“The Hive” was installed this fall as the gateway to Black Hills State University’s campus. Located at a newly installed roundabout on the intersection of Jackson Boulevard and Ames Avenue, the sculpture was designed by renowned artist Dale Lamphere and offers a stunning depiction of a Yellow Jacket hive.
Dale Claude Lamphere, a Sturgis resident who attended Black Hills State University before going on to an impressive career as an artist, designed the 20-foot sculpture to honor the ongoing collaboration of the Spearfish community and Black Hills State University.
The four-ton stainless steel sculpture in the new roundabout will welcome visitors and students to the university. It pays homage to the BHSU mascot, the Yellow Jacket.
Making of The Hive Transcript
The entire pieces started as just pipe, and flat sheet, and plate. So what you see now has been rolled and pulled into position and welded, and polished. And, you know, every but of it has been gone over by hand many cases several times. So, it's a long, very process oriented journey that we take, and they're like a major expedition in a way. I mean, you get all of your materials together and marshal all your resources and lay out your path and determine a sequence of events that you might expect, and then begin the journey. With good fortune and hard work, well, it sometimes results in something quite beautiful. And once we had kind of talked about the home of yellowjackets, well I acquired a few hives and studied their structure. Looked at the kind of texture, that papery, linear texture on the material they make the hive out of. And then the overlapping planes and entrance point on the lower end of the hive, all of those things were included in the final sculpture. And it's just a process of distillation. For me, I look at nature and derive design principles from that. So, that's exactly the method that we approached this with. It takes me, I would say, a third of the time on every project just to develop the concept, develop the studies, and then the final maquette or model for the monument. Because I use this final maquette in a very direct way. I mean, I literally place that generally out in front 50 yards away from what I'm going to create and then I'm able to sign in these larger elements and have them match up precisely with the model. It's a real interesting process for me that really requires my attention to detail. We do take measurements and all of that, but it's a very low tech process. I have one fellow here and he's been with me for more than a decade. Andy Roltgen is his name, and without him it would be impossible to do these things because he is a top-notch welder.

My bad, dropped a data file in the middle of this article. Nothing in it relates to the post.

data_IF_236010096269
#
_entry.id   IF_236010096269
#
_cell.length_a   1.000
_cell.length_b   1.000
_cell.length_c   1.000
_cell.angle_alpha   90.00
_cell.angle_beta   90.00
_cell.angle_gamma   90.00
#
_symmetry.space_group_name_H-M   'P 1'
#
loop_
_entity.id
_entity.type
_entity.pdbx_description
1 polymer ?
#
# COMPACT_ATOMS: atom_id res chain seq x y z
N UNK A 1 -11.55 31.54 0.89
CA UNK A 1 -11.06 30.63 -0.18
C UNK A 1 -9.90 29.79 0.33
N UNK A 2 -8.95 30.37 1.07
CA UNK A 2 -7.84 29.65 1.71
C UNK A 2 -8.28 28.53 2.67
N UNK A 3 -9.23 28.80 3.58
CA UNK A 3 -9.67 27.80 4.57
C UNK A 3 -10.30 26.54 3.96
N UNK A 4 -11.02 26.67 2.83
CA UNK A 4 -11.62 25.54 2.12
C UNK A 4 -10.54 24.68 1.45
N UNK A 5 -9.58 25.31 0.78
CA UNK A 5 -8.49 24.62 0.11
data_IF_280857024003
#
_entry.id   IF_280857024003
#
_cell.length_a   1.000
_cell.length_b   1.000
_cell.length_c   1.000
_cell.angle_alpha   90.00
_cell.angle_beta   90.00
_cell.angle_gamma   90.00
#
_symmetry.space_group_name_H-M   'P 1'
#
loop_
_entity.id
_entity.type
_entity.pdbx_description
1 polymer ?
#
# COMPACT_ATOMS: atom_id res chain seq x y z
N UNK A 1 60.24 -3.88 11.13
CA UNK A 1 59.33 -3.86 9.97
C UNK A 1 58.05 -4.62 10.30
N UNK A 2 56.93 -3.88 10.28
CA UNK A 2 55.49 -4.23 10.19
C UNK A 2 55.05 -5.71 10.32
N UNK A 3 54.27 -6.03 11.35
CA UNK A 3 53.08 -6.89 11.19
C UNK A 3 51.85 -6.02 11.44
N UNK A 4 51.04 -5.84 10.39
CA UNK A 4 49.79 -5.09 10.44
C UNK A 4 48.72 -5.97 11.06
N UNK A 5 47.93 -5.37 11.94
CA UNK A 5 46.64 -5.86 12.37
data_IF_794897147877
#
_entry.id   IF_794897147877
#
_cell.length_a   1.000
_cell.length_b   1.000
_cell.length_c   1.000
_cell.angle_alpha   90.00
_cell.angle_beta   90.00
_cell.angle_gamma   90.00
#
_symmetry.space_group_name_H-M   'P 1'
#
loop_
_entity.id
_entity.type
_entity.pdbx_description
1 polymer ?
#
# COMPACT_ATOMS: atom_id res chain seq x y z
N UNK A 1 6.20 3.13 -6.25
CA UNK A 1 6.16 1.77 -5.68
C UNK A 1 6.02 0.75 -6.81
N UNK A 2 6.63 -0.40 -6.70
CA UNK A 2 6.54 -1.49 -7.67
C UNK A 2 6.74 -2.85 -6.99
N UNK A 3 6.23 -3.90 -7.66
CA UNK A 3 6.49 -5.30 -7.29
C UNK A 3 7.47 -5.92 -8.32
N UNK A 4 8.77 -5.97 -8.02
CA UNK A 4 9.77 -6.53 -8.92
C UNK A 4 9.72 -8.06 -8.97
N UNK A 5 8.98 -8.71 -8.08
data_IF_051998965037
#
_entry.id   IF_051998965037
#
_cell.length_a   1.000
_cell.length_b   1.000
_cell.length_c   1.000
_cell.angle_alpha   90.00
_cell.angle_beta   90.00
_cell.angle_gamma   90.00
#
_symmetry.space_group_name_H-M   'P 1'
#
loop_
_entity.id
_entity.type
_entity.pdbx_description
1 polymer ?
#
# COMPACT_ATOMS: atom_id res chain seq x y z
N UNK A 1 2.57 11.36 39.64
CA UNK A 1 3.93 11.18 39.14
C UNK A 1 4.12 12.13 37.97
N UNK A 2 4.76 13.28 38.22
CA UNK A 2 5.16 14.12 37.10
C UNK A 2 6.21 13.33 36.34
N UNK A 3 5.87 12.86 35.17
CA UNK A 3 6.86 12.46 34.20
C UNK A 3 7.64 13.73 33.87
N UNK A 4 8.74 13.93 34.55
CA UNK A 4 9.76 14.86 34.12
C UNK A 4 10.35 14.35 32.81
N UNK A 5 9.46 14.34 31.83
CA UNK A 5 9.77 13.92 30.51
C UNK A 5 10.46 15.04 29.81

Well, we first started with the center pipe and then built structure around that. We stood that up and then we had to bend some pipes that were kind of the form of the piece and had to weld those on. Kind of worked from the inside out, I guess, built a skeletal structure. And then added to that later, and I build kind of a ladder system going up on the inside of there so we could climb up and down and to help strengthen the center of the belly of the pieces as we bent them around.